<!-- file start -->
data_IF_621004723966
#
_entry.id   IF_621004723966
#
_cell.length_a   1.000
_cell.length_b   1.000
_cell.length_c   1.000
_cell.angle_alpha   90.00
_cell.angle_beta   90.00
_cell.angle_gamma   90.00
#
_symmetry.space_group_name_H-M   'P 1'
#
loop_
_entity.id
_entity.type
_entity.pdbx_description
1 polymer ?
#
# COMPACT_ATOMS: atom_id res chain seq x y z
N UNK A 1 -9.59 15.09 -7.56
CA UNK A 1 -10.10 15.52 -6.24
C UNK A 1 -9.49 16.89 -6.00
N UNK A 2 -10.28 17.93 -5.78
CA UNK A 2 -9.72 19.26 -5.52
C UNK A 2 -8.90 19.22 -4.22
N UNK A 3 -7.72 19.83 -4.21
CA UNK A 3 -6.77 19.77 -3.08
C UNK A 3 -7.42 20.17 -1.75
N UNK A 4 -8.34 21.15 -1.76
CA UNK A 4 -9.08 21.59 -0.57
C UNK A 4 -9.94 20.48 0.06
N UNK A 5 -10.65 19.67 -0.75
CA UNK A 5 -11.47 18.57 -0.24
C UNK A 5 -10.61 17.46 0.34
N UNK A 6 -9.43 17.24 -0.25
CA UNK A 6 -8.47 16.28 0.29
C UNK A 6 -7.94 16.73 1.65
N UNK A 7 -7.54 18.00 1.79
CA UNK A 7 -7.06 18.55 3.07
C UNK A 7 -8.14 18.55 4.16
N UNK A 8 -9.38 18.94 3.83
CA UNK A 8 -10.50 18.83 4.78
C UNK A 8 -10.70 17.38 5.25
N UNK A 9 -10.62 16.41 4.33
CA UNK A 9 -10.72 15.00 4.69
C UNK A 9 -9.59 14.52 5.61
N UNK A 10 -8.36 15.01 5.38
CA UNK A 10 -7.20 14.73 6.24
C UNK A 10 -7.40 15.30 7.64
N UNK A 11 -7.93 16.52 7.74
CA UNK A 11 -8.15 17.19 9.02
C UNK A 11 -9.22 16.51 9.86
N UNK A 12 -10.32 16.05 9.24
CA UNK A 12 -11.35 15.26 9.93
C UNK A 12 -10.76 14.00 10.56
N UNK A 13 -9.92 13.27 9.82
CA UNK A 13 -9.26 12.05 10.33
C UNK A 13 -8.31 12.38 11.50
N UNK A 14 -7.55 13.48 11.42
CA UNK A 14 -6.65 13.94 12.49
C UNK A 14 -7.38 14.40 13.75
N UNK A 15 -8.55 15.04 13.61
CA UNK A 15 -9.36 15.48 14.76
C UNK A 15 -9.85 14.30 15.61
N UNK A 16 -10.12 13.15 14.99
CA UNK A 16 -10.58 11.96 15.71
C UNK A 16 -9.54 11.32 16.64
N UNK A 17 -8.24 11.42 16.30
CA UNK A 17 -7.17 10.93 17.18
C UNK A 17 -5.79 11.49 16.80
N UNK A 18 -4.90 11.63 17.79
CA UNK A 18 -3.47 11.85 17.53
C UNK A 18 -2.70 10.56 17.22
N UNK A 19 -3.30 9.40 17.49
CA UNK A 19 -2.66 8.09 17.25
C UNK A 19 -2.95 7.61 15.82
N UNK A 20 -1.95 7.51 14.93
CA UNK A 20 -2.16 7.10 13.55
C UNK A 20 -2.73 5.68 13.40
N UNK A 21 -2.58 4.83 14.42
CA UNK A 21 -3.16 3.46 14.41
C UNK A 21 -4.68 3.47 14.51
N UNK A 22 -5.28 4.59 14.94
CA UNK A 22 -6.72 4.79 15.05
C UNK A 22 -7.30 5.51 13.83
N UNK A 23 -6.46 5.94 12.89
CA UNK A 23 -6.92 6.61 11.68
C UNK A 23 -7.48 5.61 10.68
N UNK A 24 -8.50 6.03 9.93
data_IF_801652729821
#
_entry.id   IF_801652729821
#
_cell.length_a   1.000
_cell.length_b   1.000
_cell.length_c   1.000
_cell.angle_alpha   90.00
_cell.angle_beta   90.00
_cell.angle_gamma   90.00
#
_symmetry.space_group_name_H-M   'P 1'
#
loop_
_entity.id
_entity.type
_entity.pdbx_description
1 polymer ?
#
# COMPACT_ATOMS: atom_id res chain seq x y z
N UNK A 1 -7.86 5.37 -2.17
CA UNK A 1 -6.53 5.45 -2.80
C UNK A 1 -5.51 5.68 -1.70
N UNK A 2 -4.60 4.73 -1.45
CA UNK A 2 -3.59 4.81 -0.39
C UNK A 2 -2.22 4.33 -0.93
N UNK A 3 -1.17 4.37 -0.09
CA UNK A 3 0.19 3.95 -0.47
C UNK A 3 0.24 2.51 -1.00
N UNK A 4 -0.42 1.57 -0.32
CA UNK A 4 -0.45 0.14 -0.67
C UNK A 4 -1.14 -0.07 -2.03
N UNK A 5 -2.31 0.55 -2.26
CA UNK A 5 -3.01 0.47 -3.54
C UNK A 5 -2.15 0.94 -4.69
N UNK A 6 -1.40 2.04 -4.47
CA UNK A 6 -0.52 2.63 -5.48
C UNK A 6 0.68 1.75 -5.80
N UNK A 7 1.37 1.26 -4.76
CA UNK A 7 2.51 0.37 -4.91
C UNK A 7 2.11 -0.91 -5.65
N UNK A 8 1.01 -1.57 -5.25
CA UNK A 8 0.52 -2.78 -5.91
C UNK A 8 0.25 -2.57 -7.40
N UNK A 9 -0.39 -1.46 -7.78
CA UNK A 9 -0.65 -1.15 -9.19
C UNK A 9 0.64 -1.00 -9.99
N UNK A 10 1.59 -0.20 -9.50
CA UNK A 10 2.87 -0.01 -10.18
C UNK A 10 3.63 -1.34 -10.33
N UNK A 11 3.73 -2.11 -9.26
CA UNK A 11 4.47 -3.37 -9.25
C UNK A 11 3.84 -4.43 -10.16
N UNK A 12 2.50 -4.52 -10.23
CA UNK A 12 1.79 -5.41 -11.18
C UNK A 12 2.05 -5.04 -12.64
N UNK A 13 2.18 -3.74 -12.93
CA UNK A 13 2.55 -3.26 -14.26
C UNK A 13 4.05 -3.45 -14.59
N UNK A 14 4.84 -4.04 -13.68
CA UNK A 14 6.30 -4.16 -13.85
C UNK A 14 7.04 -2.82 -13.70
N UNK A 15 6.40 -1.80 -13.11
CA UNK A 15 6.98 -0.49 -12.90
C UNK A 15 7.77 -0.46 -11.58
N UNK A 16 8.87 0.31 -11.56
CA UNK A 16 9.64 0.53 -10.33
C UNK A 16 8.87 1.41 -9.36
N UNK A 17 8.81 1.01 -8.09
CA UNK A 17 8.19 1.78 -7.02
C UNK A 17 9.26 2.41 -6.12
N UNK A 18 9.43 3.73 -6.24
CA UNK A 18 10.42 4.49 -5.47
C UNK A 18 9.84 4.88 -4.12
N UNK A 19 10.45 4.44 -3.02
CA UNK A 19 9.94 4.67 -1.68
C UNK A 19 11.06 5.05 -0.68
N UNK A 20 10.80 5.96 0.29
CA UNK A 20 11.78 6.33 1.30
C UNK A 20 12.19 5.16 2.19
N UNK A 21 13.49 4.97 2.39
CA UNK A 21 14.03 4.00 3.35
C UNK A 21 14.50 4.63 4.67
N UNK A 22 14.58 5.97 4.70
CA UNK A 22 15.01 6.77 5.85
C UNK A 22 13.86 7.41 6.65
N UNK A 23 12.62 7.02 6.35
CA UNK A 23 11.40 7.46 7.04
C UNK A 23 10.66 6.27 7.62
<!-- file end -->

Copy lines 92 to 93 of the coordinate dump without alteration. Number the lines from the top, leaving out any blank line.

#
_entry.id   IF_801652729821